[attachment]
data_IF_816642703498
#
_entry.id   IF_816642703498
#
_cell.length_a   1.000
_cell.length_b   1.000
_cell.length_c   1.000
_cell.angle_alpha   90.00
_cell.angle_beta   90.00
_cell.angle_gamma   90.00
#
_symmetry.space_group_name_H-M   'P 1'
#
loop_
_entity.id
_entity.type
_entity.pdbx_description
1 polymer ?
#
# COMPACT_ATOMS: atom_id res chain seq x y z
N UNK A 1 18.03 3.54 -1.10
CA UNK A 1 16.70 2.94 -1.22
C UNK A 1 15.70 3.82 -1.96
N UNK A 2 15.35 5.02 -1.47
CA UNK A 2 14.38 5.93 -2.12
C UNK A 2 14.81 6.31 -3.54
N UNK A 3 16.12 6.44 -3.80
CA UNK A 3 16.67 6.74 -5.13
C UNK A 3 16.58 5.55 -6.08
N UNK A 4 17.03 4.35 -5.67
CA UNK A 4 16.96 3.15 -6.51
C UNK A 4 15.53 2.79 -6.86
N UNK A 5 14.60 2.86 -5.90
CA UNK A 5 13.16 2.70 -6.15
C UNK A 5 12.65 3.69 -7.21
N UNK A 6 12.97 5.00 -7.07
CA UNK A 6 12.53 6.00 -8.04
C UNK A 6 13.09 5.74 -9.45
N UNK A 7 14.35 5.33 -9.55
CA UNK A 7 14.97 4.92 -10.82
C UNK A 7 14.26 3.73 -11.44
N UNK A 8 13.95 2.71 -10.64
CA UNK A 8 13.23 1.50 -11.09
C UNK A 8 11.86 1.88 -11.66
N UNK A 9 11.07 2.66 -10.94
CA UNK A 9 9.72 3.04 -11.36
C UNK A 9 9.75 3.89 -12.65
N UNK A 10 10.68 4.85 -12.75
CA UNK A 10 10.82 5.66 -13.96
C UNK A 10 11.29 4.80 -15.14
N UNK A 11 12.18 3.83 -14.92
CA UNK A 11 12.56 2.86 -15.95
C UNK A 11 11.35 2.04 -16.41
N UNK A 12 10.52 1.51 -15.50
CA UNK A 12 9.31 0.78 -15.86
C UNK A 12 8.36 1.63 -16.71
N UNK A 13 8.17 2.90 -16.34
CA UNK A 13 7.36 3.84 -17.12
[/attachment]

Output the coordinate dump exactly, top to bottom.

data_IF_816642703498
#
_entry.id   IF_816642703498
#
_cell.length_a   1.000
_cell.length_b   1.000
_cell.length_c   1.000
_cell.angle_alpha   90.00
_cell.angle_beta   90.00
_cell.angle_gamma   90.00
#
_symmetry.space_group_name_H-M   'P 1'
#
loop_
_entity.id
_entity.type
_entity.pdbx_description
1 polymer ?
#
# COMPACT_ATOMS: atom_id res chain seq x y z
N UNK A 1 18.03 3.54 -1.10
CA UNK A 1 16.70 2.94 -1.22
C UNK A 1 15.70 3.82 -1.96
N UNK A 2 15.35 5.02 -1.47
CA UNK A 2 14.38 5.93 -2.12
C UNK A 2 14.81 6.31 -3.54
N UNK A 3 16.12 6.44 -3.80
CA UNK A 3 16.67 6.74 -5.13
C UNK A 3 16.58 5.55 -6.08
N UNK A 4 17.03 4.35 -5.67
CA UNK A 4 16.96 3.15 -6.51
C UNK A 4 15.53 2.79 -6.86
N UNK A 5 14.60 2.86 -5.90
CA UNK A 5 13.16 2.70 -6.15
C UNK A 5 12.65 3.69 -7.21
N UNK A 6 12.97 5.00 -7.07
CA UNK A 6 12.53 6.00 -8.04
C UNK A 6 13.09 5.74 -9.45
N UNK A 7 14.35 5.33 -9.55
CA UNK A 7 14.97 4.92 -10.82
C UNK A 7 14.26 3.73 -11.44
N UNK A 8 13.95 2.71 -10.64
CA UNK A 8 13.23 1.50 -11.09
C UNK A 8 11.86 1.88 -11.66
N UNK A 9 11.07 2.66 -10.94
CA UNK A 9 9.72 3.04 -11.36
C UNK A 9 9.75 3.89 -12.65
N UNK A 10 10.68 4.85 -12.75
CA UNK A 10 10.82 5.66 -13.96
C UNK A 10 11.29 4.80 -15.14
N UNK A 11 12.18 3.83 -14.92
CA UNK A 11 12.56 2.86 -15.95
C UNK A 11 11.35 2.04 -16.41
N UNK A 12 10.52 1.51 -15.50
CA UNK A 12 9.31 0.78 -15.86
C UNK A 12 8.36 1.63 -16.71
N UNK A 13 8.17 2.90 -16.34
CA UNK A 13 7.36 3.84 -17.12